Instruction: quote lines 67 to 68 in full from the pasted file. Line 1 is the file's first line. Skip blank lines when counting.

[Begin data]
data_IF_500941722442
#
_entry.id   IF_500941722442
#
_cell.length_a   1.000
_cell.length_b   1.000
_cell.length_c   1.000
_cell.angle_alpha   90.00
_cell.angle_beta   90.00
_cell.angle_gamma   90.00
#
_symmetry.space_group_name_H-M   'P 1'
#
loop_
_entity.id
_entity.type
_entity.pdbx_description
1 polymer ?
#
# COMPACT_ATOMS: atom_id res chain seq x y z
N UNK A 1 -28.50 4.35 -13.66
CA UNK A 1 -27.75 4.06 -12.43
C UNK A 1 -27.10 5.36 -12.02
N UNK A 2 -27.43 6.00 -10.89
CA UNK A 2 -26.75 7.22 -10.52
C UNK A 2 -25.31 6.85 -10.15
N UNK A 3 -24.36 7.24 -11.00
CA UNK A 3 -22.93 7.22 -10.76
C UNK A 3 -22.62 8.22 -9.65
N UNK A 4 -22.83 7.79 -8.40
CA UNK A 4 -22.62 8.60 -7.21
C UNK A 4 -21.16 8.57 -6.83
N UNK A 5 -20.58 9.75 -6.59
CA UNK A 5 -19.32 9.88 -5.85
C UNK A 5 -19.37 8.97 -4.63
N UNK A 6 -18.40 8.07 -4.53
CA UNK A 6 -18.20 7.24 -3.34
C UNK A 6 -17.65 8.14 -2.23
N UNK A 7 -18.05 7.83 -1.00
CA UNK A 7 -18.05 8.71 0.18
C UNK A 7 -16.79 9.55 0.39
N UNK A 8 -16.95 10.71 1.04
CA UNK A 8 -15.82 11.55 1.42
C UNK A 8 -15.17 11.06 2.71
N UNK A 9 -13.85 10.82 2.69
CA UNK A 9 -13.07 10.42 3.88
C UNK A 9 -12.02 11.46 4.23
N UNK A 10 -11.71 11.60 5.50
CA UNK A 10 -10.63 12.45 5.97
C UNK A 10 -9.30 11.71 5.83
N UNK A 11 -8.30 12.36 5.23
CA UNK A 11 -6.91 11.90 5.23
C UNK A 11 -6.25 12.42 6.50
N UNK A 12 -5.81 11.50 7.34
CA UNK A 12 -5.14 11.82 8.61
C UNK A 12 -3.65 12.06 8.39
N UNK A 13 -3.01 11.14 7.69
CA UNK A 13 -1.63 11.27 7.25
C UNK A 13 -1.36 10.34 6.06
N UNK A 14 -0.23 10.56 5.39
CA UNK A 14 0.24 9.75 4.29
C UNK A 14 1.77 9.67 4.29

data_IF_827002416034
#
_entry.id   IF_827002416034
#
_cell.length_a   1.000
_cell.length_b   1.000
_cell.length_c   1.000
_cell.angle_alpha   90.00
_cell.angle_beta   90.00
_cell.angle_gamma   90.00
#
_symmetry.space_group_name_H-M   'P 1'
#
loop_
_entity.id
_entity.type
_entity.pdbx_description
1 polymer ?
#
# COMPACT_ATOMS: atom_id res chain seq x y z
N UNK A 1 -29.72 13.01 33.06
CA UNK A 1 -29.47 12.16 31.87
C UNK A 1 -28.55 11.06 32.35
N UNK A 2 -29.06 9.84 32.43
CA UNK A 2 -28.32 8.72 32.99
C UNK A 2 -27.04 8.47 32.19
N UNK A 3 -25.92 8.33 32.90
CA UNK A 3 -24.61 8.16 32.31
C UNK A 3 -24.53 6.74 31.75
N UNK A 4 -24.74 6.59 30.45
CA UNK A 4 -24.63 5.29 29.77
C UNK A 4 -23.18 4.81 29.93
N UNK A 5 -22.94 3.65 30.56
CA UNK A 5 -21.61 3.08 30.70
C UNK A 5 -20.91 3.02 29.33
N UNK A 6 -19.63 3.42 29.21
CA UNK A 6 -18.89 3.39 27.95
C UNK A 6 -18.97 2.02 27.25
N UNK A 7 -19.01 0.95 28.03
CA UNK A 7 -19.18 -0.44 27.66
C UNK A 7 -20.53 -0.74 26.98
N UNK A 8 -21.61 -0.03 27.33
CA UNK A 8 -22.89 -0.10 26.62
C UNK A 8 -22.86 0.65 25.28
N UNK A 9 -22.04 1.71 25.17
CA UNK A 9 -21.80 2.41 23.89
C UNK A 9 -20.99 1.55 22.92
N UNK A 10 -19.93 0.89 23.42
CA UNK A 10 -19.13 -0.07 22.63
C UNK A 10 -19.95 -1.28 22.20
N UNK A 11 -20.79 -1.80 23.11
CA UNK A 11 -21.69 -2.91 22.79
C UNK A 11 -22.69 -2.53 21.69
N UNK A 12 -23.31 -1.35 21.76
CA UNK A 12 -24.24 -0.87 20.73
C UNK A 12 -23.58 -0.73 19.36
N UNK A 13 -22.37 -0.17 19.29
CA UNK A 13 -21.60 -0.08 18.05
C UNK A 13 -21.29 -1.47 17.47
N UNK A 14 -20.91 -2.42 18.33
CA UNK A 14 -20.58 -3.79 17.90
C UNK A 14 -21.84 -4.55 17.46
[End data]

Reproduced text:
_cell.length_a   1.000
_cell.length_b   1.000